The United States was a big help in winning the First World War for the allies. Like in the first war, United States at first did not interfere with what happened in Europe. In short, the American people once again wish to stay out of European wars. In the 1930s, many believed that US decision to participate in the First World War was a grave mistake so that Congress passed the Neutrality Act that isolates the US from any armed conflict around the world. The provision of the Act does not allow the US to intervene, participate or interfere in a war between two countries (Perry 699).
D. Nazi-Soviet Pact prevents Russia from stopping Germany
Although the Soviet Union fought against Germany in the First World War, in the second war it agreed to enter in a Nazi-Soviet Pact. This pact of friendship and nonaggression was signed between Germany and Soviet Union in August 1939. In this pact, the Soviet Union agreed, in return for half of Poland, not to interfere with Hitlers invasion. Although Britain and France do not trust the Soviet Union, this move stunned France and Britain for they needed Soviet Union, which had a large army, at their side especially to defend Poland. Therefore, because the powers of the Soviet Union was put on hold as a consequence of the pact, early on the morning of September 1, 1939 , German troops marched into Poland, and German planes bombed railroad and cities.
Country after country then fell to Germany and its allies, the Axis powers. In 1940, Nazi forces occupied Denmark and attacked Norwegian ports which were vital for German war effort. In the next month, Belgium, the Netherlands and Luxembourg also surrendered to Hitler, after heavy bombings had devastated cities and terrorized the civilian population. France then fell to German hands in June 1940. With the fall of France, Britain now stood alone to oppose Germany. Meanwhile, Germany became stronger as German troops were feed with the supplies of conquered lands and use their weapons for wars (Perry 700).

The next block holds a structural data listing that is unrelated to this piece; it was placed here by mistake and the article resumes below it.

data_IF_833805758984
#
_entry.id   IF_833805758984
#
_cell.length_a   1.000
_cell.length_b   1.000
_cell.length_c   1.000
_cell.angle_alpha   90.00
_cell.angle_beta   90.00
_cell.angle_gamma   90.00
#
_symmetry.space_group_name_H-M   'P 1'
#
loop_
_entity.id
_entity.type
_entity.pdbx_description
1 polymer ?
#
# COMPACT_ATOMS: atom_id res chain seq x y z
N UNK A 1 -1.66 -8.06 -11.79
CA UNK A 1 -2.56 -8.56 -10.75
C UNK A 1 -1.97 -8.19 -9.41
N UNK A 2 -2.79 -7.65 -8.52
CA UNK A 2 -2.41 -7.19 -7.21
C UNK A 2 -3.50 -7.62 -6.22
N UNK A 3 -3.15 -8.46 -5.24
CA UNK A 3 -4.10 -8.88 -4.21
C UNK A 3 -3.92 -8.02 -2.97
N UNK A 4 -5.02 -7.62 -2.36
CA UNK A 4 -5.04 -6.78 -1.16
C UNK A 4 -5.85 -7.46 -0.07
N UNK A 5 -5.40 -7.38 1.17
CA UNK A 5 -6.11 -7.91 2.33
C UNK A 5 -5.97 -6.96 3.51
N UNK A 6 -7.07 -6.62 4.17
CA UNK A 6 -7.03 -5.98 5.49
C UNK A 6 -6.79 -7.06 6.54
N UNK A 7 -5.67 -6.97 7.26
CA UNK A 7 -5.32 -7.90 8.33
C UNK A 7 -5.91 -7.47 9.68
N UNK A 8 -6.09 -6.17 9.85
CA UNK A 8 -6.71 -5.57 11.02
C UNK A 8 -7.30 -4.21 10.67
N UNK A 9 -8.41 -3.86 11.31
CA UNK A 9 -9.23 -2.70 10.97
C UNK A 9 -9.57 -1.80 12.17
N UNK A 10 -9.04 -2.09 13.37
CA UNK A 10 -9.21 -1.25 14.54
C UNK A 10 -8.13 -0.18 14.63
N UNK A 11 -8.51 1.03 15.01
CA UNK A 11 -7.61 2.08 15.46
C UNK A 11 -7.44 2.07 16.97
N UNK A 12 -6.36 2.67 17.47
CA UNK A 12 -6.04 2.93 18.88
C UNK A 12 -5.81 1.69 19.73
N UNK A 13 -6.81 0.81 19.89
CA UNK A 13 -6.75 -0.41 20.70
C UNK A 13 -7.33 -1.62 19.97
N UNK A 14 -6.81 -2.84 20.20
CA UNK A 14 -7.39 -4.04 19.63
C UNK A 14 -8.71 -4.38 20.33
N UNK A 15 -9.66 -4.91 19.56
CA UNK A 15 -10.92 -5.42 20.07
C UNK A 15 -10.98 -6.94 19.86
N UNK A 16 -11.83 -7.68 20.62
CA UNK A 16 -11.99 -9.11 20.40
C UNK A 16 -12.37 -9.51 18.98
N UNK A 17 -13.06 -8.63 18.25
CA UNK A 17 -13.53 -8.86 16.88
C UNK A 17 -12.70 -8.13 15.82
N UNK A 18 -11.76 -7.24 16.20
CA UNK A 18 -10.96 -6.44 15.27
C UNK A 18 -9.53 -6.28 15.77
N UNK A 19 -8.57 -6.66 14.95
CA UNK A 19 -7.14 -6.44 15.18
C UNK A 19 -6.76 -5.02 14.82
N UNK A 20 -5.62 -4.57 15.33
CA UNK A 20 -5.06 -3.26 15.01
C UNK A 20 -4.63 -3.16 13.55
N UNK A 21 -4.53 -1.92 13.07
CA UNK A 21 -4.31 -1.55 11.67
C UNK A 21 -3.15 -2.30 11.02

III. Soviet invasion and victory in the eastern front
Historians agree that Germanys invasion of the Soviet Union was Hitlers biggest mistake (Perry 699). Hitler had ensured before that the Soviet Union will not interfere with his war plans in Europe and the latter had been successful in occupying almost all European countries, and even those in Africa, without any intervention of Russia. Yet he pushed beyond his limits and chose to takeover a country that had been unconquered in all wars, the Soviet Union. In this nation, Hitler squandered most of his military resources. Two decisive battles that was a turning point for the Allies was the battle in Stalingrad and Kursk.
A. Hitlers ambition
While British resistance continued in the western front, Hitler was planning to open a second front and attack the Soviet Union. Even though Hitler and Stalin had made a nonaggression pact, one of Hitlers aims had always been to destroy communism and seize Soviet territory. He wanted land for German settlers, rich grain fields to feed the German nation, and oil, and coal, and iron ore to supply the German war machines. To prepare the way for the invasion of the Soviet Union, Hitlers forces occupied Bulgaria and overran Greece and Yugoslavia. By June 1941, Germany had 3,300 tanks, 5,000 planes and nearly four million soldiers (including from Italy, Romania, Finland and Hungary) massed long the Soviet border.
Although Britain and other democratic western countries do not trust the Soviet Union, nevertheless, they were ready to extend aid when Germany attacked it. Soviet Union was included in the United States Land-Lease Act of March 1941, wherein President Roosevelt was allowed by the US Congress to sell, lease or lend military equipment to nations whose defense was vital to American security. Aid was estimated to have reached about $11 billion in war material under that program (Perry 703).